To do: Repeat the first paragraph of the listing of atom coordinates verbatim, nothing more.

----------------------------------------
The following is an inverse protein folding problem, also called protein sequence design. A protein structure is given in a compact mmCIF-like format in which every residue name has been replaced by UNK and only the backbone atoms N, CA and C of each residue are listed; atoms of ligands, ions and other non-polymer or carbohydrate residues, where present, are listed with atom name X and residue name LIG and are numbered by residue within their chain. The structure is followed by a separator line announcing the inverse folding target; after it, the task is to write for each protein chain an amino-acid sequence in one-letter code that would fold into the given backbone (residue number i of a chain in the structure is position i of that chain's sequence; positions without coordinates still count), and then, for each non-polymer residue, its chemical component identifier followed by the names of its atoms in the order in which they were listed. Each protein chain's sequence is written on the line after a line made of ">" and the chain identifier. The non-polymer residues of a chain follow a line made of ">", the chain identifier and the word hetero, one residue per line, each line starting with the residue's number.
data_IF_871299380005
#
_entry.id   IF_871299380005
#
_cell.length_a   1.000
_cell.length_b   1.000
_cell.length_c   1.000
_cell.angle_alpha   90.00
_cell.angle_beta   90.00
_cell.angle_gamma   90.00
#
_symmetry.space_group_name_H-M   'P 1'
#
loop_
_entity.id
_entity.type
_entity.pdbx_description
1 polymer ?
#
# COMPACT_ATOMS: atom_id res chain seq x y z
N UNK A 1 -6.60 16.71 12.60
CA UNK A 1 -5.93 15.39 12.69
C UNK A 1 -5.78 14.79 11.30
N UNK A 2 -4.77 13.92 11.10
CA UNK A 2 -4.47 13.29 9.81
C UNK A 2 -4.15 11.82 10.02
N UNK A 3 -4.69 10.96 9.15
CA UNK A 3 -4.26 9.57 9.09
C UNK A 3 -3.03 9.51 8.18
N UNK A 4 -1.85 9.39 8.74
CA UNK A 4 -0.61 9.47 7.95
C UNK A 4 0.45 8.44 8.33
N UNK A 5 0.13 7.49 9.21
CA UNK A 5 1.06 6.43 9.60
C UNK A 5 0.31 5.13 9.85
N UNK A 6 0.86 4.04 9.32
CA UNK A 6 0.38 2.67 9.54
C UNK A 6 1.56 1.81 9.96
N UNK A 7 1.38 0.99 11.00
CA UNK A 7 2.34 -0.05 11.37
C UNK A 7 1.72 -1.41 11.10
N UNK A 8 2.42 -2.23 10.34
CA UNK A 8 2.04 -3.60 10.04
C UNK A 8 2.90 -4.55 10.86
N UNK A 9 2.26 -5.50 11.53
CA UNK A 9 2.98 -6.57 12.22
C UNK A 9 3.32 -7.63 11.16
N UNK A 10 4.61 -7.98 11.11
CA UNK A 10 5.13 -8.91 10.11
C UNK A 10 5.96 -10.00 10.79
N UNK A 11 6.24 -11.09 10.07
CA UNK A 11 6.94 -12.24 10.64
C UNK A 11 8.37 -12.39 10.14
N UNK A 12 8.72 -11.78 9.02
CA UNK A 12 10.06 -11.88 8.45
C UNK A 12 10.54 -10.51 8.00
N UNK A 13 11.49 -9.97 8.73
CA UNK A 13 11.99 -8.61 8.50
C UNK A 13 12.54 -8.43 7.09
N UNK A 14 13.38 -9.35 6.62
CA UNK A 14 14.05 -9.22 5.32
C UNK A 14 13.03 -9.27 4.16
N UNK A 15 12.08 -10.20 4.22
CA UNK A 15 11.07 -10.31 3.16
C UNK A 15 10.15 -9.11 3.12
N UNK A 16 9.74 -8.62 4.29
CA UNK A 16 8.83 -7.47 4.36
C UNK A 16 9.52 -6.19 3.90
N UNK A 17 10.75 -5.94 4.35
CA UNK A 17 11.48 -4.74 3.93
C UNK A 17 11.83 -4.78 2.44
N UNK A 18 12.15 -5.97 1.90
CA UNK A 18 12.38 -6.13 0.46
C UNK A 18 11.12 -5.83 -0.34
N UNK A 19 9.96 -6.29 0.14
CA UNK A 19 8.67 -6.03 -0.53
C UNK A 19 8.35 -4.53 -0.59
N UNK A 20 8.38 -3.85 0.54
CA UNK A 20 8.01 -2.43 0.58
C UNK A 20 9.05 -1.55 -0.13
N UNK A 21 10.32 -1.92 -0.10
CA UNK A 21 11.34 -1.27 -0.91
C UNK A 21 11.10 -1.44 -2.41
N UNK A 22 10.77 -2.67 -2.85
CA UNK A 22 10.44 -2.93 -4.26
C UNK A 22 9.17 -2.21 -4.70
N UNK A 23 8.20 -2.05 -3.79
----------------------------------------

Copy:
The following is an inverse protein folding problem, also called protein sequence design. A protein structure is given in a compact mmCIF-like format in which every residue name has been replaced by UNK and only the backbone atoms N, CA and C of each residue are listed; atoms of ligands, ions and other non-polymer or carbohydrate residues, where present, are listed with atom name X and residue name LIG and are numbered by residue within their chain. The structure is followed by a separator line announcing the inverse folding target; after it, the task is to write for each protein chain an amino-acid sequence in one-letter code that would fold into the given backbone (residue number i of a chain in the structure is position i of that chain's sequence; positions without coordinates still count), and then, for each non-polymer residue, its chemical component identifier followed by the names of its atoms in the order in which they were listed. Each protein chain's sequence is written on the line after a line made of ">" and the chain identifier. The non-polymer residues of a chain follow a line made of ">", the chain identifier and the word hetero, one residue per line, each line starting with the residue's number.